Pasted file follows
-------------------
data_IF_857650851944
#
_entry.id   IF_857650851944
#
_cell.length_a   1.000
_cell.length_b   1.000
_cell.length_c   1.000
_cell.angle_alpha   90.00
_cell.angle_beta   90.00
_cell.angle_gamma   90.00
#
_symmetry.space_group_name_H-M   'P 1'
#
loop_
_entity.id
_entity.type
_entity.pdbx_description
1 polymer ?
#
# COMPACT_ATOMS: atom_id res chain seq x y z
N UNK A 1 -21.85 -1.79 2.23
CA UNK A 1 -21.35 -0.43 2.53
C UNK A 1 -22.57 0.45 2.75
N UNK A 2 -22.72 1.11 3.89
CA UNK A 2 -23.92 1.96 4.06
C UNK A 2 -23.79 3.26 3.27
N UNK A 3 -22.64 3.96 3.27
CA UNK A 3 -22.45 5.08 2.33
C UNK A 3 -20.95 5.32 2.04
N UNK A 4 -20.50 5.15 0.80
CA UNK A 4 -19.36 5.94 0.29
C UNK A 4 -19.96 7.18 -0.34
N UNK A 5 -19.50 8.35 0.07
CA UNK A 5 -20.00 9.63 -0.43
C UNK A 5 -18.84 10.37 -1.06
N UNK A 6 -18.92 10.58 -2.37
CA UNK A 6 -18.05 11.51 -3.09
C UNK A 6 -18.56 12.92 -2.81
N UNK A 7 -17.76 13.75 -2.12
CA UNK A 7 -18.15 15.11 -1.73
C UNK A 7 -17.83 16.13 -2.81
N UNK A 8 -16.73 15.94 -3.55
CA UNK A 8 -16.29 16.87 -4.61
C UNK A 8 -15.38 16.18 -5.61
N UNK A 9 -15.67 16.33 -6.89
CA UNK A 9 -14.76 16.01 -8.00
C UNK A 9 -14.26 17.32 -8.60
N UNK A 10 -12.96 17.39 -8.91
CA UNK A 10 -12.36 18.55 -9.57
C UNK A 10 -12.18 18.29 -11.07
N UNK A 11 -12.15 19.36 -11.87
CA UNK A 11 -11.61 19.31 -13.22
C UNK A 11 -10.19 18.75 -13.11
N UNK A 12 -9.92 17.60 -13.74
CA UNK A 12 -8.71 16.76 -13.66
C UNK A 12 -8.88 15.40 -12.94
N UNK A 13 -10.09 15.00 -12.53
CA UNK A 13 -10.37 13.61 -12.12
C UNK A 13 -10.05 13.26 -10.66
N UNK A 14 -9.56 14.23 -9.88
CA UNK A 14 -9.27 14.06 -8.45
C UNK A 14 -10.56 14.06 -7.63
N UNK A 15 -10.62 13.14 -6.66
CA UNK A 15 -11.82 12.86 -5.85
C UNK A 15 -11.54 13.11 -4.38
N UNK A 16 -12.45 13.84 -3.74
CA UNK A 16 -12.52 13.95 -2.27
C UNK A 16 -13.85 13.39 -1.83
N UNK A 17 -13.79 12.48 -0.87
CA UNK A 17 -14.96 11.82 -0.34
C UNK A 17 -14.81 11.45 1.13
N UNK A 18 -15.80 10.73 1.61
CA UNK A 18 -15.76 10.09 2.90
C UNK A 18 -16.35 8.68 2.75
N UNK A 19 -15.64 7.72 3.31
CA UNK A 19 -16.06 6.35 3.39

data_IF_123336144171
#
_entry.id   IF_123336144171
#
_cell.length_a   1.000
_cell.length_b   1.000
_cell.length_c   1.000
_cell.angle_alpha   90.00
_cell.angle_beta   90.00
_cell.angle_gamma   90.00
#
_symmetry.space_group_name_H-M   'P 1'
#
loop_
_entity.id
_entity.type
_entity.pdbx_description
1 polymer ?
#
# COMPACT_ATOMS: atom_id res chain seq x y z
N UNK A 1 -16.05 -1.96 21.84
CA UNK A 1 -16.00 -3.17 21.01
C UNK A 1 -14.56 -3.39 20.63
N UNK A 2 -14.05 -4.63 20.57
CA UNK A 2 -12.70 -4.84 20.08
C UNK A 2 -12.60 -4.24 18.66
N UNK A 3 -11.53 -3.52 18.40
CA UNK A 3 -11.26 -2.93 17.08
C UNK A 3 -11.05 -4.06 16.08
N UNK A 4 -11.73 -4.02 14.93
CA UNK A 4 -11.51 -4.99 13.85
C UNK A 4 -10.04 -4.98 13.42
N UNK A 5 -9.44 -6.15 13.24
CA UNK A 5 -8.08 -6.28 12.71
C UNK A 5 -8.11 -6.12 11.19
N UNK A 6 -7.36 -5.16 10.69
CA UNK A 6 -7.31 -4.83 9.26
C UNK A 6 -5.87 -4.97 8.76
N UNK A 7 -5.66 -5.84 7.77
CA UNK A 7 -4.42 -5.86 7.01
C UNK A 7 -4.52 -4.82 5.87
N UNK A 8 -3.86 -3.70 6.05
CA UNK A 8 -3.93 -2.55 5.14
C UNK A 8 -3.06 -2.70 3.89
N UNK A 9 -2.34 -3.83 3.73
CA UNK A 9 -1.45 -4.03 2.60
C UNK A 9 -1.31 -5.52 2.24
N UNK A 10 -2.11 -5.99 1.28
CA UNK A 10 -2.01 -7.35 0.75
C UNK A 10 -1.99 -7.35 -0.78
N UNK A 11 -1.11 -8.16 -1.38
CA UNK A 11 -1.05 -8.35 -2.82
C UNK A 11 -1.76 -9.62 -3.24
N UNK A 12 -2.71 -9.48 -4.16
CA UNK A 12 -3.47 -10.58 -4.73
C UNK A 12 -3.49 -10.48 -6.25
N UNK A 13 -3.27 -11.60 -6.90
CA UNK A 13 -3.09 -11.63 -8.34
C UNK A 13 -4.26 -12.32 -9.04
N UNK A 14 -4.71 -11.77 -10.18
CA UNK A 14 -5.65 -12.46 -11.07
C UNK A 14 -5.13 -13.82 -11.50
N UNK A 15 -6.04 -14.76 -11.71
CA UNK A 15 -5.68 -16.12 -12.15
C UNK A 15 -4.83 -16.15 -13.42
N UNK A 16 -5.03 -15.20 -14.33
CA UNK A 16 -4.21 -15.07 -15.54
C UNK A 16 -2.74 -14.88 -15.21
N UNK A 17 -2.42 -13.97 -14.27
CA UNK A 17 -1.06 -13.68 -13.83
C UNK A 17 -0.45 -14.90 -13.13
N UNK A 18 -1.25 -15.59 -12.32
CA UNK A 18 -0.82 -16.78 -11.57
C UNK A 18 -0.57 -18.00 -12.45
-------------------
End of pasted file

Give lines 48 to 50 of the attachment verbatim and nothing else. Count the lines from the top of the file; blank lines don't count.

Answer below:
N UNK A 10 -12.96 17.39 -8.91
CA UNK A 10 -12.36 18.55 -9.57
C UNK A 10 -12.18 18.29 -11.07